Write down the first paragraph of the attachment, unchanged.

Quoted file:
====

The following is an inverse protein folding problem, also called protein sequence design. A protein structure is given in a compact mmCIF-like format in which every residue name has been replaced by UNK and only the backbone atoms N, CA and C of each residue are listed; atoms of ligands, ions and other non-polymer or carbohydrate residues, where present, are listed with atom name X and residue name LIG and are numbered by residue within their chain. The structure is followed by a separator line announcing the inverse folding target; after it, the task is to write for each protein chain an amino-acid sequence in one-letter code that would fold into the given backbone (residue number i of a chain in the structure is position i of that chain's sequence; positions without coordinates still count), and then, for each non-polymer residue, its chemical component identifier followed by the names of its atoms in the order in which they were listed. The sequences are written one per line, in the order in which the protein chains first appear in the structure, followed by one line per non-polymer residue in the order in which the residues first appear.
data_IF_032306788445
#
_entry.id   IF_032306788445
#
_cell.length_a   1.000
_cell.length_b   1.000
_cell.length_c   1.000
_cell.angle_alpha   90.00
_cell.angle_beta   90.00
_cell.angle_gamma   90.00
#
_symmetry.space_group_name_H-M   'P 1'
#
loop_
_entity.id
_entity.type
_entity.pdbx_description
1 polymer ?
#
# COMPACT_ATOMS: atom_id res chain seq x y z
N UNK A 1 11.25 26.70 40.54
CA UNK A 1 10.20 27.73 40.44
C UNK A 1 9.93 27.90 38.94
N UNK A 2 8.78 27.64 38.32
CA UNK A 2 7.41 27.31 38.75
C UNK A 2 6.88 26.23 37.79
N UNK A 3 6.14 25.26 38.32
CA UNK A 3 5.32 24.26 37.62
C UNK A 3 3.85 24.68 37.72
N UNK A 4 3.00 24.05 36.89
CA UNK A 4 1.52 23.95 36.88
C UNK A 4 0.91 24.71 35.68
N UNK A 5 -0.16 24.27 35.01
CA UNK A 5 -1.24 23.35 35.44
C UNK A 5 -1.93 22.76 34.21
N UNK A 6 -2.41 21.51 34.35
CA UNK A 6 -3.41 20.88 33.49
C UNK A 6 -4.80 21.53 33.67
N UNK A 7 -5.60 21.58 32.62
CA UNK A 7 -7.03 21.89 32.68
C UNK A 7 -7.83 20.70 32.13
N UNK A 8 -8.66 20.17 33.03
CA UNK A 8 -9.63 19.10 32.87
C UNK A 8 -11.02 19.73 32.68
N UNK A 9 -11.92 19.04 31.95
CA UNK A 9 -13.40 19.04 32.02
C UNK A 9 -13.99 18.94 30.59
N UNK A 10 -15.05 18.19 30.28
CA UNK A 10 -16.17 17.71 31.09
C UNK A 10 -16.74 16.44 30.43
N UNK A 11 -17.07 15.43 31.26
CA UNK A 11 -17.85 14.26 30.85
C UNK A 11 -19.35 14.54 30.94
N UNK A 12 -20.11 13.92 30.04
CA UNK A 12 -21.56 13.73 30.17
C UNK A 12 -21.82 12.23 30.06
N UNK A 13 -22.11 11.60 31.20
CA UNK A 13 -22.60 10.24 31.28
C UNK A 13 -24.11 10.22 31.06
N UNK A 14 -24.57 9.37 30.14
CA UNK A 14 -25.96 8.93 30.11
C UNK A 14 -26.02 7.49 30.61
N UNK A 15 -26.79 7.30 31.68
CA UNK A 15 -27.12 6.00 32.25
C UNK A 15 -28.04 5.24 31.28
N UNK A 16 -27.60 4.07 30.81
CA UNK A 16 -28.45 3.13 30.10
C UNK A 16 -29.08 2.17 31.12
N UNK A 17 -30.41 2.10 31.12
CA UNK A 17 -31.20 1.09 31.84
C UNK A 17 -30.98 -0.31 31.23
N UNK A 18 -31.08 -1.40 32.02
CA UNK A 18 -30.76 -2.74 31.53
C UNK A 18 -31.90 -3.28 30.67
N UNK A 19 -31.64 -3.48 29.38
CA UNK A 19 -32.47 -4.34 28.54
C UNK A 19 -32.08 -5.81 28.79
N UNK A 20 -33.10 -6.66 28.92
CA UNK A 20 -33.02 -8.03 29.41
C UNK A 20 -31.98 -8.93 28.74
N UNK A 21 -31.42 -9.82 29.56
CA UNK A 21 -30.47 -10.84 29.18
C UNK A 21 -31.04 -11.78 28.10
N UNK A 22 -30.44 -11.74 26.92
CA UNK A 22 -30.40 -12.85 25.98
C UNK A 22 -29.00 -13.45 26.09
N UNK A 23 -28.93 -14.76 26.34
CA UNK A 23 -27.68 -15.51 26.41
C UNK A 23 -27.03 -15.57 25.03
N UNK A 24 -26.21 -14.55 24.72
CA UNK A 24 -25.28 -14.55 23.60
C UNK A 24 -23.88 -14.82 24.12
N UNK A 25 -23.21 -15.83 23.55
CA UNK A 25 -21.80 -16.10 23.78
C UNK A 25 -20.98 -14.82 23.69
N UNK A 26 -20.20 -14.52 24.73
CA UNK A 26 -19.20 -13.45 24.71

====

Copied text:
The following is an inverse protein folding problem, also called protein sequence design. A protein structure is given in a compact mmCIF-like format in which every residue name has been replaced by UNK and only the backbone atoms N, CA and C of each residue are listed; atoms of ligands, ions and other non-polymer or carbohydrate residues, where present, are listed with atom name X and residue name LIG and are numbered by residue within their chain. The structure is followed by a separator line announcing the inverse folding target; after it, the task is to write for each protein chain an amino-acid sequence in one-letter code that would fold into the given backbone (residue number i of a chain in the structure is position i of that chain's sequence; positions without coordinates still count), and then, for each non-polymer residue, its chemical component identifier followed by the names of its atoms in the order in which they were listed. The sequences are written one per line, in the order in which the protein chains first appear in the structure, followed by one line per non-polymer residue in the order in which the residues first appear.